• The Dog Was the Mastermind: The Demon King is Saki's manager, Konami.
  • Dreaming of Things to Come: In the beginning, Saki dreams of being a magical girl defeating a monster sapping away the color from the anime; in the penultimate episode, the demons create portals sapping away the animation quality of the anime.
  • Fake-Out Opening: The beginning of the manga has Saki as a fully female magical girl fighting monsters with magic, getting pointers from her cute mascot, and finally nabbing the guy of her dreams... then the guy of her dreams starts beeping, and she wakes up crying.
  • Fanservice: Parodied. All of the plausible but servicey poses you'd get in a standard version of the Super Gender-Bender plot are played completely straight with the macho magical girls. And Saki isn't happy about it.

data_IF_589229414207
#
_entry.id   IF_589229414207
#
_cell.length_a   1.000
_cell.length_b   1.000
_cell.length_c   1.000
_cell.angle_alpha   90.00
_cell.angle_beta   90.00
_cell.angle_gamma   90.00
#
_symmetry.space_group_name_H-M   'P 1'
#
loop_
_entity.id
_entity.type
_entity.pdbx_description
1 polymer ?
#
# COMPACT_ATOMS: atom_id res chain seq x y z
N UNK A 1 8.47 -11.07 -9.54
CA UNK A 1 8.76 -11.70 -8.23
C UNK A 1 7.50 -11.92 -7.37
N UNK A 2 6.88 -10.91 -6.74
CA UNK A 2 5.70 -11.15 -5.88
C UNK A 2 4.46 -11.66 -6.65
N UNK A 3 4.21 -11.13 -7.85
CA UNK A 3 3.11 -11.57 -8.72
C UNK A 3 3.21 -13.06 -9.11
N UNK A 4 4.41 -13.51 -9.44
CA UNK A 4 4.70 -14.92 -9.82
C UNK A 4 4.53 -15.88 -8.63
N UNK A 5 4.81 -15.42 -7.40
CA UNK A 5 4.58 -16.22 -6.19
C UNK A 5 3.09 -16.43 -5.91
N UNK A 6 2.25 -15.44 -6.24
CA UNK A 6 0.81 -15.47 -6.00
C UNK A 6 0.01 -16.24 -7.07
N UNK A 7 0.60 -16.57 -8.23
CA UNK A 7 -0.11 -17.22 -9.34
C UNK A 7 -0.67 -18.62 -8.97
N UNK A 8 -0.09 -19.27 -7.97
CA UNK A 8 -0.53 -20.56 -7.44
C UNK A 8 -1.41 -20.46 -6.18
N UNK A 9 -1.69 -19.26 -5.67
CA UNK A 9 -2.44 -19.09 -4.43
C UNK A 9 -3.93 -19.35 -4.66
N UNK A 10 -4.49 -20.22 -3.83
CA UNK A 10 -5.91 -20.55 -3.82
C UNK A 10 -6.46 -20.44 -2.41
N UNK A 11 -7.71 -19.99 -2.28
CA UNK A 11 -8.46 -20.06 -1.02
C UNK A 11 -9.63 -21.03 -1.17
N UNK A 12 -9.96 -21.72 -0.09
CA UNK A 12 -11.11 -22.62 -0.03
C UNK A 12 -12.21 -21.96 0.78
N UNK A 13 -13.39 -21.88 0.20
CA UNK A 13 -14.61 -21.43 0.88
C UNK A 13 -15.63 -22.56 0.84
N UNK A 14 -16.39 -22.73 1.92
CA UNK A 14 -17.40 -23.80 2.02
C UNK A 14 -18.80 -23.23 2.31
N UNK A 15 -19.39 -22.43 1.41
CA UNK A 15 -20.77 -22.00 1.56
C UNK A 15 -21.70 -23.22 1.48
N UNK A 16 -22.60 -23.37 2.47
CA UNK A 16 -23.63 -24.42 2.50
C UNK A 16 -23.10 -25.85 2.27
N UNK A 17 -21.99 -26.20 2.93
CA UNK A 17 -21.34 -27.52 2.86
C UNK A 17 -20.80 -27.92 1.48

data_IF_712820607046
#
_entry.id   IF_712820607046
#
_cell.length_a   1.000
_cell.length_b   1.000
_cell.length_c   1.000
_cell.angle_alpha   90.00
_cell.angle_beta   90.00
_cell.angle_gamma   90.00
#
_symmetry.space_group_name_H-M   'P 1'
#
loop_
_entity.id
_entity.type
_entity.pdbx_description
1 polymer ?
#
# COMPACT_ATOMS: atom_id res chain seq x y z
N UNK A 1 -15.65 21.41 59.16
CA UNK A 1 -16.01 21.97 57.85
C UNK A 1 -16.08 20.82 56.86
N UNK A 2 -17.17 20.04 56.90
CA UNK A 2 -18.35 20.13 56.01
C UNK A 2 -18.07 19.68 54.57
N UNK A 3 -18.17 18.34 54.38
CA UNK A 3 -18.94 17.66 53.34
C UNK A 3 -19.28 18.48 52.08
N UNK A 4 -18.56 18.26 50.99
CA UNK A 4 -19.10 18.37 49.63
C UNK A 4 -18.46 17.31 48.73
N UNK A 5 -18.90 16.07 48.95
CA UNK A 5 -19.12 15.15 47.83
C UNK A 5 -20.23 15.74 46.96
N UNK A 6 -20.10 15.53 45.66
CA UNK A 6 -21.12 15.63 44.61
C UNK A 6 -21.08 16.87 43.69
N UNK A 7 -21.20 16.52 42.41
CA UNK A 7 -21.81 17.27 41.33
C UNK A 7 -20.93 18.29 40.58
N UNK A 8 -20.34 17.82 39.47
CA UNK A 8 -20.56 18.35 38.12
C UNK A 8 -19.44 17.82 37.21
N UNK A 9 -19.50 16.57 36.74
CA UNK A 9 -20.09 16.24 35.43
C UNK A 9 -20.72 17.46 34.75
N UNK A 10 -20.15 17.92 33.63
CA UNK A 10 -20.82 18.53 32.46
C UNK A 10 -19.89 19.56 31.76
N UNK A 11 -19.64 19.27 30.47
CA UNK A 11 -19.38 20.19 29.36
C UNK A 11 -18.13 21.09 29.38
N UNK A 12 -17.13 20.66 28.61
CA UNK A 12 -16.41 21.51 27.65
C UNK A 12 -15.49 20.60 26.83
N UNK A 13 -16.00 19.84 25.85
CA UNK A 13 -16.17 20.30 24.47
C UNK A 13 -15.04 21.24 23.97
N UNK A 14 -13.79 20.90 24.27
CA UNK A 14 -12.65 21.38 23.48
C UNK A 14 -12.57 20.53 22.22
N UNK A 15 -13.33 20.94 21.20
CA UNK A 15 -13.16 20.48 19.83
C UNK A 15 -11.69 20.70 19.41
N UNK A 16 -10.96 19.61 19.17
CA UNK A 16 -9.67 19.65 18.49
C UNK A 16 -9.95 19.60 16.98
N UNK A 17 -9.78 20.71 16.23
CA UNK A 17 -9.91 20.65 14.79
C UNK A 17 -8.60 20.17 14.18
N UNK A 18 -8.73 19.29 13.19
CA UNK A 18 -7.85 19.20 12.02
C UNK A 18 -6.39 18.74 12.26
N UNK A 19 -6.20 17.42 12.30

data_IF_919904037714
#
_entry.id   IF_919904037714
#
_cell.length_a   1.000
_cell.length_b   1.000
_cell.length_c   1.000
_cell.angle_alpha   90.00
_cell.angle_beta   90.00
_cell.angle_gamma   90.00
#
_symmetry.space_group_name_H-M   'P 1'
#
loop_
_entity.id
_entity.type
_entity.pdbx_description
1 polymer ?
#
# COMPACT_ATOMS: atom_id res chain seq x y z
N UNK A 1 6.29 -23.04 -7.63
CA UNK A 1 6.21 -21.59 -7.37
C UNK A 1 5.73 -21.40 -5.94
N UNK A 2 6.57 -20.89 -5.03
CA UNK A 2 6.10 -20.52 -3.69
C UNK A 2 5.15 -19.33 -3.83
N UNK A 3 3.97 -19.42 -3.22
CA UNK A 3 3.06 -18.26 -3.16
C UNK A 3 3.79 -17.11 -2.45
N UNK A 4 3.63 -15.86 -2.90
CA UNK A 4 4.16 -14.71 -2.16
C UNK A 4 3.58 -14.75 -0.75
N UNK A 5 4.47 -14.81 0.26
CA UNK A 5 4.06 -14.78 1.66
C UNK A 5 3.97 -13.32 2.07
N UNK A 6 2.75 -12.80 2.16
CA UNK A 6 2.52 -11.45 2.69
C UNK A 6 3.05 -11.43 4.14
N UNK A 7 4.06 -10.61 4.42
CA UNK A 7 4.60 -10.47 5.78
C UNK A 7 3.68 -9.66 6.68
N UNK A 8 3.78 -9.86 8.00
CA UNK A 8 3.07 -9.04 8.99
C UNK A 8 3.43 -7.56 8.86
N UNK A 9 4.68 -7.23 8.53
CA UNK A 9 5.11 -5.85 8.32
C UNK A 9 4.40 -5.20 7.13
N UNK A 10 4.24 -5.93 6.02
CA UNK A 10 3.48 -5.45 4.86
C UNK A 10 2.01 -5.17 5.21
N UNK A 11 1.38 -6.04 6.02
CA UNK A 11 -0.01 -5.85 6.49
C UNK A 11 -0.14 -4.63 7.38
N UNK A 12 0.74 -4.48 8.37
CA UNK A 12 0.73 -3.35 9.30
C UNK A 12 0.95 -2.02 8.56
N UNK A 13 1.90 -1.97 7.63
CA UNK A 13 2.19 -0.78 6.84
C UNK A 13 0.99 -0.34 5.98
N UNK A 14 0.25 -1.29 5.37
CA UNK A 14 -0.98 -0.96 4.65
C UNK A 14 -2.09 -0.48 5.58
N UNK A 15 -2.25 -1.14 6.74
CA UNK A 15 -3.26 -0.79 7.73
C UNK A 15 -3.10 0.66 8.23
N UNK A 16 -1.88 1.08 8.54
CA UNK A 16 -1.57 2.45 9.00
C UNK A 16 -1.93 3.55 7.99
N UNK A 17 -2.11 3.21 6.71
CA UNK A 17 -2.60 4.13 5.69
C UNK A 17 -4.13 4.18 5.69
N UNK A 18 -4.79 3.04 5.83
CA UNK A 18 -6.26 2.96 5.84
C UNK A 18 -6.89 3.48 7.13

• Generation Xerox: As it turns out, Saki's mother ended up attracting her husband the same way Saki does Mohiro— by him falling in love with her magical girl form.
  • Happy Fun Ball: All of the weapons Kokoro gives Saki are these. Hairpins that explode with the force of grenades when thrown, a cute magical girl-style pistol with actual bullets (and no end to them, to boot)... It's telling that the least dangerous of his weapons is a Simple Staff with no powers attached to it, forcing its users to wield it as a bludgeon. And the little red jewel on it? It's a vial that contains its victims' blood.
  • Hollywood Tone-Deaf: Saki is a terrible idol, all things considered. Not even her character growth saves her from being off key by the end of the series.